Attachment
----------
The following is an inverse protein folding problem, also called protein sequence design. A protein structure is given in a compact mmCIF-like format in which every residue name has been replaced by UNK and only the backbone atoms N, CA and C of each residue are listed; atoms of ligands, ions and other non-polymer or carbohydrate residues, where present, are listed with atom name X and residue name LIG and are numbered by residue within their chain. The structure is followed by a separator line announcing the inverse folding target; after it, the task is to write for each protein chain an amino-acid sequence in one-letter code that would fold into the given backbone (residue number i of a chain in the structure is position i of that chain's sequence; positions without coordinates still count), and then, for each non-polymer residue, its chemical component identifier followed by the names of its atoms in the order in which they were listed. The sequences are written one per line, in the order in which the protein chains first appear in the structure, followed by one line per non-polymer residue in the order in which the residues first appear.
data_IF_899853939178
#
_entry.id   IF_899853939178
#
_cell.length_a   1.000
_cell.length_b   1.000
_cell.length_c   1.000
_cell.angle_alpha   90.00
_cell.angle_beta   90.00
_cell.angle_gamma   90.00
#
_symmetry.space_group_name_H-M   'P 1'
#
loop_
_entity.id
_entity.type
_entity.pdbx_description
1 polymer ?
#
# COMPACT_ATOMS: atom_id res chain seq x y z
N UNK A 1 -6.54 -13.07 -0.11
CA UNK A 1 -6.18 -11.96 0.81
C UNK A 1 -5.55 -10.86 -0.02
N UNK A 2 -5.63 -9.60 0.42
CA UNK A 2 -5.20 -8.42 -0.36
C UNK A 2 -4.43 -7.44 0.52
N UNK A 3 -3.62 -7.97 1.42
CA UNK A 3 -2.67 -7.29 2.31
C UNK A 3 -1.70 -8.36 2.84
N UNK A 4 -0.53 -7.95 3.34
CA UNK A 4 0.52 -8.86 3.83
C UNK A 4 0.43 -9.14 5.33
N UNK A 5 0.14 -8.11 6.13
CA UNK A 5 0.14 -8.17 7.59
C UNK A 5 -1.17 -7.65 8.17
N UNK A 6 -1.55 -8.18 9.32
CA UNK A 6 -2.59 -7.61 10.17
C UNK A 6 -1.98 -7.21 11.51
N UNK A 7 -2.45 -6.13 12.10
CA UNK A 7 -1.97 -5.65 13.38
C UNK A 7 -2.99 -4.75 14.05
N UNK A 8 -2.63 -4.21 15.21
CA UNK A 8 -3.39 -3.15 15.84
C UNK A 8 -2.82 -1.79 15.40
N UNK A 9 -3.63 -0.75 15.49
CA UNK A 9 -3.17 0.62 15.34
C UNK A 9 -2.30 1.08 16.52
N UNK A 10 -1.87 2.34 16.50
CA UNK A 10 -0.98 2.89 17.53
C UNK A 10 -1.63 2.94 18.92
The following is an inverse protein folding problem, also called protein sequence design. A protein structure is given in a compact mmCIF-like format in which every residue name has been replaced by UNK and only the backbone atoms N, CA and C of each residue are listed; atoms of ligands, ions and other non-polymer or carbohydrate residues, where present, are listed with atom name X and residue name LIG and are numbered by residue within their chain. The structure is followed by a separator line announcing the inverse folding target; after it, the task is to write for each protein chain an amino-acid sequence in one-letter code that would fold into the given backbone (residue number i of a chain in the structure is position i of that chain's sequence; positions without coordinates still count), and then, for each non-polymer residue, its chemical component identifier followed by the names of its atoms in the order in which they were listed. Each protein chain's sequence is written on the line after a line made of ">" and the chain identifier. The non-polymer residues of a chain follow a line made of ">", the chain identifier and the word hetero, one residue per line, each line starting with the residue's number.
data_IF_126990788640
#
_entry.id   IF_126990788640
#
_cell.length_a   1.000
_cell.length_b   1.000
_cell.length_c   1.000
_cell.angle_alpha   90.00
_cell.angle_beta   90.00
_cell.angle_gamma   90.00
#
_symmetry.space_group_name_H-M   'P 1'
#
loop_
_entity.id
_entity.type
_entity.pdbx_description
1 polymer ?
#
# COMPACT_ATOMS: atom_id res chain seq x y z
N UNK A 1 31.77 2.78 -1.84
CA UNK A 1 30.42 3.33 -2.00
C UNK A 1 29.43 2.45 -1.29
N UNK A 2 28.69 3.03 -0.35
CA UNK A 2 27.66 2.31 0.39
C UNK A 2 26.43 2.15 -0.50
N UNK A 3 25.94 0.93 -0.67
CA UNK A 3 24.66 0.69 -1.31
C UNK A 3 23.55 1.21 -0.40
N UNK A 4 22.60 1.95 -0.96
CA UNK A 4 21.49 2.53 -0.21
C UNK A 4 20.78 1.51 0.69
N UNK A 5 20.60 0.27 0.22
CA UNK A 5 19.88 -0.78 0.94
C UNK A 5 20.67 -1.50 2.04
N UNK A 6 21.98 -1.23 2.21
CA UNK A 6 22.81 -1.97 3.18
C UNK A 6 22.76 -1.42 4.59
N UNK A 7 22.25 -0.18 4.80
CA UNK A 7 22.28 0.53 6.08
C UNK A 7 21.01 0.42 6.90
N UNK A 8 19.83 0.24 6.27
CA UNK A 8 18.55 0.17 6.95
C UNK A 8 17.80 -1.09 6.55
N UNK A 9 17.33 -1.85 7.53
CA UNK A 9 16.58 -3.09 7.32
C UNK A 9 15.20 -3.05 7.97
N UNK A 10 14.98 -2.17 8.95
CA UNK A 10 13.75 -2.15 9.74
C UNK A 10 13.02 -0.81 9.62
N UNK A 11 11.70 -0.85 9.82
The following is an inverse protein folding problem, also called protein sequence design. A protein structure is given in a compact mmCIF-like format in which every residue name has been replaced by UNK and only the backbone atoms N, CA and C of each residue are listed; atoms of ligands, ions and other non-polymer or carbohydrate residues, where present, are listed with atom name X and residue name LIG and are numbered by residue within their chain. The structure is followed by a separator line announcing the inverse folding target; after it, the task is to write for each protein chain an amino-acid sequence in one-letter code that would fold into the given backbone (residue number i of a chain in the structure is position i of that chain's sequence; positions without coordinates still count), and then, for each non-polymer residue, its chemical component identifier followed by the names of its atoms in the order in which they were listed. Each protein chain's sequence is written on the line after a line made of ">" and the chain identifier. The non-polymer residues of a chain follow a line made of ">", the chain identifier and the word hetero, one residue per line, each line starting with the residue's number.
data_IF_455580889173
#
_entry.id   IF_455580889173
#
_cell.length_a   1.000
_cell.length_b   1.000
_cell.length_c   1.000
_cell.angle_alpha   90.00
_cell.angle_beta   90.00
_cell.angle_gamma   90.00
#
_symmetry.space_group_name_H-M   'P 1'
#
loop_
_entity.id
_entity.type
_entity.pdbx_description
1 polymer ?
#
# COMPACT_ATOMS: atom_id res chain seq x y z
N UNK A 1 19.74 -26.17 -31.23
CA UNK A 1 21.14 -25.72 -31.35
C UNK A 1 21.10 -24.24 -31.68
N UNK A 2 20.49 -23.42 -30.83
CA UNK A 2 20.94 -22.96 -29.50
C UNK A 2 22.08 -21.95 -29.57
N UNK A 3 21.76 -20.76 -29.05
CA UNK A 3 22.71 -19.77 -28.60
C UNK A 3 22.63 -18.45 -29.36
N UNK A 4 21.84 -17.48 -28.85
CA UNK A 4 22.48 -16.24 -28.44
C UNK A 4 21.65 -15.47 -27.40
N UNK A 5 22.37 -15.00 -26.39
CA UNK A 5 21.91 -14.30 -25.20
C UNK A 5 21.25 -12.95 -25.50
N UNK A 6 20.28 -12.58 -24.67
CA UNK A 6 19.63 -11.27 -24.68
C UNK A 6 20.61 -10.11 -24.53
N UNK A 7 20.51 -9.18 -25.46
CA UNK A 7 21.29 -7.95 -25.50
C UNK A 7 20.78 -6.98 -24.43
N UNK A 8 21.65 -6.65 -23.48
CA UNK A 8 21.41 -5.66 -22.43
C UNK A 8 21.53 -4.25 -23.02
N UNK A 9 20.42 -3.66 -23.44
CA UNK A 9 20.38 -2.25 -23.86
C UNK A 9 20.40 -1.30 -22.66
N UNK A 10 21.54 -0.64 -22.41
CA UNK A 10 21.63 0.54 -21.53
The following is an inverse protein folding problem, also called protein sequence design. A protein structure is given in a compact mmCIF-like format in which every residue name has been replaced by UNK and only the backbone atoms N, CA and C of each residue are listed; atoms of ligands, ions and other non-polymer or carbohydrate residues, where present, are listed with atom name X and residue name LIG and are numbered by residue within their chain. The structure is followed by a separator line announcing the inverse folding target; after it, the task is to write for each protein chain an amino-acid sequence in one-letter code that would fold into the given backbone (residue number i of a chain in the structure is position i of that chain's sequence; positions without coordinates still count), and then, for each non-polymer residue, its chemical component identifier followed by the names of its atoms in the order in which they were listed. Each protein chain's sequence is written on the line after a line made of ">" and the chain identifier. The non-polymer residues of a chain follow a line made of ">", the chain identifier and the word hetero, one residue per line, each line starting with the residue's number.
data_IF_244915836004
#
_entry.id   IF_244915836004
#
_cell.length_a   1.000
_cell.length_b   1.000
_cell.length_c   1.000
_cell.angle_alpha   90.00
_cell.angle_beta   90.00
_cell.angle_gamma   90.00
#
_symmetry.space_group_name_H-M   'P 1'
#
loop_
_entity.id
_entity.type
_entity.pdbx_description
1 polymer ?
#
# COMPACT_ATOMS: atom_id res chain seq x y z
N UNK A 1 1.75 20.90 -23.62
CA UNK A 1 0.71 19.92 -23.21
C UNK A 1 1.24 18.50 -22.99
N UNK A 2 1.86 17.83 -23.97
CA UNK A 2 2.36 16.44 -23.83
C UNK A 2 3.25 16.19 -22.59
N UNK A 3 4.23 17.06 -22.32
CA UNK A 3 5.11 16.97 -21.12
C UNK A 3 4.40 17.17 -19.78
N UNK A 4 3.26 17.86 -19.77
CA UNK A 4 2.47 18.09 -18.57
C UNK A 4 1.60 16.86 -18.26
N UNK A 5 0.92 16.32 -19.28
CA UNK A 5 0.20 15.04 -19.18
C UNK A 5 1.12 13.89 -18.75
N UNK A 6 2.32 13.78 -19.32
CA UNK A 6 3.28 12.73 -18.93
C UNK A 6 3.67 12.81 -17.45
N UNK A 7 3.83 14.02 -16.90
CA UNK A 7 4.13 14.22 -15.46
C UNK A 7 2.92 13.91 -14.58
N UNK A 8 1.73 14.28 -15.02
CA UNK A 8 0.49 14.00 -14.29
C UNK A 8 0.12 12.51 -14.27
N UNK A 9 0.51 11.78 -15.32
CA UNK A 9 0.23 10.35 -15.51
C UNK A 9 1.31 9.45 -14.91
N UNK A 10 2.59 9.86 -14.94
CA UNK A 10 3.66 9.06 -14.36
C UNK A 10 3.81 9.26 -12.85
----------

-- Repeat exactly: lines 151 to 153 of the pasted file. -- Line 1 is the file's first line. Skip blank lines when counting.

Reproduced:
C UNK A 9 20.40 -1.30 -22.66
N UNK A 10 21.54 -0.64 -22.41
CA UNK A 10 21.63 0.54 -21.53